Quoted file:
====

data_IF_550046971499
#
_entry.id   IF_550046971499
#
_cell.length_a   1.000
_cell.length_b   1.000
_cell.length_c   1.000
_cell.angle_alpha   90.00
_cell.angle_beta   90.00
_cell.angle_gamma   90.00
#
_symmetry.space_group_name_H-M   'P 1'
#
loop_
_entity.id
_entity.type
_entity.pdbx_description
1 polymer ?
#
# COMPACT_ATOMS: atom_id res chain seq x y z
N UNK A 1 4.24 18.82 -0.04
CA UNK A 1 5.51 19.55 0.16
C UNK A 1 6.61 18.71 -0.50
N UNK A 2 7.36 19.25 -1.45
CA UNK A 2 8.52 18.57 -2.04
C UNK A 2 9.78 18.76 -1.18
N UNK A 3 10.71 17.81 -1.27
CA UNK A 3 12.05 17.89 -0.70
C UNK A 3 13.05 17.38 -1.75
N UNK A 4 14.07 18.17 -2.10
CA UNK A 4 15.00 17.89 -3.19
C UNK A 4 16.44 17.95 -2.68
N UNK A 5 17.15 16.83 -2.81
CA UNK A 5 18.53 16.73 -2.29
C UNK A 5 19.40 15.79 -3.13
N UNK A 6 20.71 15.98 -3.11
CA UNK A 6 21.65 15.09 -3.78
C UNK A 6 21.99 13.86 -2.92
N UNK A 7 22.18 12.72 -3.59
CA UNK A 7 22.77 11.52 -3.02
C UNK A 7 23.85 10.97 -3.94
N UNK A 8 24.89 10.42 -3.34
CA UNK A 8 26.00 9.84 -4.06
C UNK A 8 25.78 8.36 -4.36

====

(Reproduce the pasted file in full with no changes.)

data_IF_550046971499
#
_entry.id   IF_550046971499
#
_cell.length_a   1.000
_cell.length_b   1.000
_cell.length_c   1.000
_cell.angle_alpha   90.00
_cell.angle_beta   90.00
_cell.angle_gamma   90.00
#
_symmetry.space_group_name_H-M   'P 1'
#
loop_
_entity.id
_entity.type
_entity.pdbx_description
1 polymer ?
#
# COMPACT_ATOMS: atom_id res chain seq x y z
N UNK A 1 4.24 18.82 -0.04
CA UNK A 1 5.51 19.55 0.16
C UNK A 1 6.61 18.71 -0.50
N UNK A 2 7.36 19.25 -1.45
CA UNK A 2 8.52 18.57 -2.04
C UNK A 2 9.78 18.76 -1.18
N UNK A 3 10.71 17.81 -1.27
CA UNK A 3 12.05 17.89 -0.70
C UNK A 3 13.05 17.38 -1.75
N UNK A 4 14.07 18.17 -2.10
CA UNK A 4 15.00 17.89 -3.19
C UNK A 4 16.44 17.95 -2.68
N UNK A 5 17.15 16.83 -2.81
CA UNK A 5 18.53 16.73 -2.29
C UNK A 5 19.40 15.79 -3.13
N UNK A 6 20.71 15.98 -3.11
CA UNK A 6 21.65 15.09 -3.78
C UNK A 6 21.99 13.86 -2.92
N UNK A 7 22.18 12.72 -3.59
CA UNK A 7 22.77 11.52 -3.02
C UNK A 7 23.85 10.97 -3.94
N UNK A 8 24.89 10.42 -3.34
CA UNK A 8 26.00 9.84 -4.06
C UNK A 8 25.78 8.36 -4.36